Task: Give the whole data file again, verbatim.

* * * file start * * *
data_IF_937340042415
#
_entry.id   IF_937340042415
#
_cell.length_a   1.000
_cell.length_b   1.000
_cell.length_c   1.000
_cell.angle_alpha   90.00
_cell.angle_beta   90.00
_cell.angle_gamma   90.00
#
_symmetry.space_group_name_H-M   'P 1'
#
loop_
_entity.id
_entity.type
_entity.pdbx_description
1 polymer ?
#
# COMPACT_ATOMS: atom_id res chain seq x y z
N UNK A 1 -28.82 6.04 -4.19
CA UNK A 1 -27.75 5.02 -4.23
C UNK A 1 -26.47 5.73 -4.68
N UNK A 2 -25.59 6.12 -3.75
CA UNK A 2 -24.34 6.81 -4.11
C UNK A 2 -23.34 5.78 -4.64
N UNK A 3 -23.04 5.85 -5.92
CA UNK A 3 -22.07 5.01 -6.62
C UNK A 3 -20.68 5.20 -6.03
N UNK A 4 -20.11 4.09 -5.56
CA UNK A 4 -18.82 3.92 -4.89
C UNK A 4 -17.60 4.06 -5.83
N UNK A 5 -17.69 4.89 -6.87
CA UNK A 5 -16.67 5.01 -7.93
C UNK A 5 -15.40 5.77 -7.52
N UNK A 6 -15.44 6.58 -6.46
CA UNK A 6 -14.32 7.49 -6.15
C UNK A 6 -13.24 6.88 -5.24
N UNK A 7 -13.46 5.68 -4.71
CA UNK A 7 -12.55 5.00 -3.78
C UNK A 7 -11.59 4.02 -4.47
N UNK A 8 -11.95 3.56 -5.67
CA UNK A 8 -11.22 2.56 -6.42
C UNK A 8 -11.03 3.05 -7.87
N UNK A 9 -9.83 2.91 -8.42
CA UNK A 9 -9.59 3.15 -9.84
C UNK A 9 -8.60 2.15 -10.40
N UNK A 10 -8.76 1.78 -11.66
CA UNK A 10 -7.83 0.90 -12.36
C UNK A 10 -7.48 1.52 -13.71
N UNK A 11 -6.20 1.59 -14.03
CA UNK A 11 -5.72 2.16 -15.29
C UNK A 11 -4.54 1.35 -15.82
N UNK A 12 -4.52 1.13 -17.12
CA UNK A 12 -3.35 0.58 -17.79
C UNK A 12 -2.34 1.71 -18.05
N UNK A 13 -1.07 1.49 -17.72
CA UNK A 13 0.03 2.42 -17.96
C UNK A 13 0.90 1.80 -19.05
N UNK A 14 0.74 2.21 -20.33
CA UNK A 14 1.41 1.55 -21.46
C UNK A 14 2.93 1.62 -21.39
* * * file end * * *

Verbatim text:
data_IF_937340042415
#
_entry.id   IF_937340042415
#
_cell.length_a   1.000
_cell.length_b   1.000
_cell.length_c   1.000
_cell.angle_alpha   90.00
_cell.angle_beta   90.00
_cell.angle_gamma   90.00
#
_symmetry.space_group_name_H-M   'P 1'
#
loop_
_entity.id
_entity.type
_entity.pdbx_description
1 polymer ?
#
# COMPACT_ATOMS: atom_id res chain seq x y z
N UNK A 1 -28.82 6.04 -4.19
CA UNK A 1 -27.75 5.02 -4.23
C UNK A 1 -26.47 5.73 -4.68
N UNK A 2 -25.59 6.12 -3.75
CA UNK A 2 -24.34 6.81 -4.11
C UNK A 2 -23.34 5.78 -4.64
N UNK A 3 -23.04 5.85 -5.92
CA UNK A 3 -22.07 5.01 -6.62
C UNK A 3 -20.68 5.20 -6.03
N UNK A 4 -20.11 4.09 -5.56
CA UNK A 4 -18.82 3.92 -4.89
C UNK A 4 -17.60 4.06 -5.83
N UNK A 5 -17.69 4.89 -6.87
CA UNK A 5 -16.67 5.01 -7.93
C UNK A 5 -15.40 5.77 -7.52
N UNK A 6 -15.44 6.58 -6.46
CA UNK A 6 -14.32 7.49 -6.15
C UNK A 6 -13.24 6.88 -5.24
N UNK A 7 -13.46 5.68 -4.71
CA UNK A 7 -12.55 5.00 -3.78
C UNK A 7 -11.59 4.02 -4.47
N UNK A 8 -11.95 3.56 -5.67
CA UNK A 8 -11.22 2.56 -6.42
C UNK A 8 -11.03 3.05 -7.87
N UNK A 9 -9.83 2.91 -8.42
CA UNK A 9 -9.59 3.15 -9.84
C UNK A 9 -8.60 2.15 -10.40
N UNK A 10 -8.76 1.78 -11.66
CA UNK A 10 -7.83 0.90 -12.36
C UNK A 10 -7.48 1.52 -13.71
N UNK A 11 -6.20 1.59 -14.03
CA UNK A 11 -5.72 2.16 -15.29
C UNK A 11 -4.54 1.35 -15.82
N UNK A 12 -4.52 1.13 -17.12
CA UNK A 12 -3.35 0.58 -17.79
C UNK A 12 -2.34 1.71 -18.05
N UNK A 13 -1.07 1.49 -17.72
CA UNK A 13 0.03 2.42 -17.96
C UNK A 13 0.90 1.80 -19.05
N UNK A 14 0.74 2.21 -20.33
CA UNK A 14 1.41 1.55 -21.46
C UNK A 14 2.93 1.62 -21.39